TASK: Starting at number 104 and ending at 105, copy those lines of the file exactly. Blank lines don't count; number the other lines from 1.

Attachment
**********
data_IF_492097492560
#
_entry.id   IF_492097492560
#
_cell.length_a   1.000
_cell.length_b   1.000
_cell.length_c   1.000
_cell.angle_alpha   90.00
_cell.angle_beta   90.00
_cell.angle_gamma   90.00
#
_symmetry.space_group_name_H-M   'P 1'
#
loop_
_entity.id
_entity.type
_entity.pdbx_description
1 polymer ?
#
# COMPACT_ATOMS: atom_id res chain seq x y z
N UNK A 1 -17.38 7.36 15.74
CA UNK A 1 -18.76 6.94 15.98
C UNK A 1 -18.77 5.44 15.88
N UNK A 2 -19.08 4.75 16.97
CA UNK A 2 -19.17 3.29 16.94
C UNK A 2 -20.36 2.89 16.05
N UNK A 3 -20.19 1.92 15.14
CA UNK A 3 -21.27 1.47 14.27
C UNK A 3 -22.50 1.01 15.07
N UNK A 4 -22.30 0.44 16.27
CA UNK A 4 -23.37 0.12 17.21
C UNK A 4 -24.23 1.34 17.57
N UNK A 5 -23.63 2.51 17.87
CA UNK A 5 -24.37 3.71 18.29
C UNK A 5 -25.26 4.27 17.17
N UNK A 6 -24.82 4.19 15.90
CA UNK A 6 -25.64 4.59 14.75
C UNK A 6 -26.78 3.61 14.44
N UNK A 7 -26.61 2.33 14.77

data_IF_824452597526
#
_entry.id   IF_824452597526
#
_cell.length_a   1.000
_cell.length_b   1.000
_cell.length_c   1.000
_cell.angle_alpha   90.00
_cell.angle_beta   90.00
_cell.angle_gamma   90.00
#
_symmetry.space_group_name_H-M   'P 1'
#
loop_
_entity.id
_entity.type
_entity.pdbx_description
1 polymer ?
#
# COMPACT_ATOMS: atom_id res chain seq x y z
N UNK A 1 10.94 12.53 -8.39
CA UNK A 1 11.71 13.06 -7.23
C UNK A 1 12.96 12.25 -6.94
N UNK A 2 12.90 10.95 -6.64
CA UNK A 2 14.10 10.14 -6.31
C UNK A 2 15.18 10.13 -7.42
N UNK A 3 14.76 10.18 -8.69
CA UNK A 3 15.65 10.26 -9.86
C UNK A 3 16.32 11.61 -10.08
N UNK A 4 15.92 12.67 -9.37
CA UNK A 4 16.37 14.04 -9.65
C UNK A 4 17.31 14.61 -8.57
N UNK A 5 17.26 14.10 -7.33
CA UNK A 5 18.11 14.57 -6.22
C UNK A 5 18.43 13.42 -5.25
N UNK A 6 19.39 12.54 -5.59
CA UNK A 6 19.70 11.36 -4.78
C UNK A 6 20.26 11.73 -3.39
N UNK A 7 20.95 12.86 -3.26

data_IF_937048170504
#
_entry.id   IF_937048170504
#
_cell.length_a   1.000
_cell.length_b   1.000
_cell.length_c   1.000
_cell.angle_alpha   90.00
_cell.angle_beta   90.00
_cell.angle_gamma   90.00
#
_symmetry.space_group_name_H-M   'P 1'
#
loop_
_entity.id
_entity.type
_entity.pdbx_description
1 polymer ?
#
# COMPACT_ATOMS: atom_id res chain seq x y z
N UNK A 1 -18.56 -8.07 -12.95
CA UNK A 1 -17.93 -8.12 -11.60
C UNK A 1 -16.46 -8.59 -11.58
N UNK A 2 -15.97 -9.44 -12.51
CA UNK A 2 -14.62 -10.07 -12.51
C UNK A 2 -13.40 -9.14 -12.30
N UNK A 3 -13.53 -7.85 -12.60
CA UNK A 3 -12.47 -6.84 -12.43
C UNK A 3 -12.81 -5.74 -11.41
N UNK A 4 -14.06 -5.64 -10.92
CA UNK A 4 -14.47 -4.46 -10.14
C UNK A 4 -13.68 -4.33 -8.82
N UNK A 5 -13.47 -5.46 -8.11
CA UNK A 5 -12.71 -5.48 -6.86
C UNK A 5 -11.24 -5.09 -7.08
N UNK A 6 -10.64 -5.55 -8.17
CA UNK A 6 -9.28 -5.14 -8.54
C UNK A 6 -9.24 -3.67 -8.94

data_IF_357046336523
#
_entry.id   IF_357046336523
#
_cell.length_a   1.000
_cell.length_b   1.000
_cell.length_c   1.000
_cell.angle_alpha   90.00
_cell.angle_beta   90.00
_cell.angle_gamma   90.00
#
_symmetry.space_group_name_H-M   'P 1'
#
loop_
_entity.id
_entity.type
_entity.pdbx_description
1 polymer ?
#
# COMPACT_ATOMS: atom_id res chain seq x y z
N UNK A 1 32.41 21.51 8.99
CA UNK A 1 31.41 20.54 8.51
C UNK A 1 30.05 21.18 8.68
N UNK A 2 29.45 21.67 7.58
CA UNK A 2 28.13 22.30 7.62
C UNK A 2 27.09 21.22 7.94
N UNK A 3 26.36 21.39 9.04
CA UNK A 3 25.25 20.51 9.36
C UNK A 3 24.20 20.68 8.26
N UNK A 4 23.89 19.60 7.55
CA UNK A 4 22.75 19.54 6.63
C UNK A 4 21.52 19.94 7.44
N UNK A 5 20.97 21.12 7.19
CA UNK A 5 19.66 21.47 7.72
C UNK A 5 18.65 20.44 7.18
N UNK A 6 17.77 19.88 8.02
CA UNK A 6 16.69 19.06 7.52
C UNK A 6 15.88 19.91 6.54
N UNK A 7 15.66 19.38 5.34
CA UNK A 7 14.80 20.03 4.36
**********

C UNK A 2 -13.40 -9.14 -12.30
N UNK A 3 -13.53 -7.85 -12.60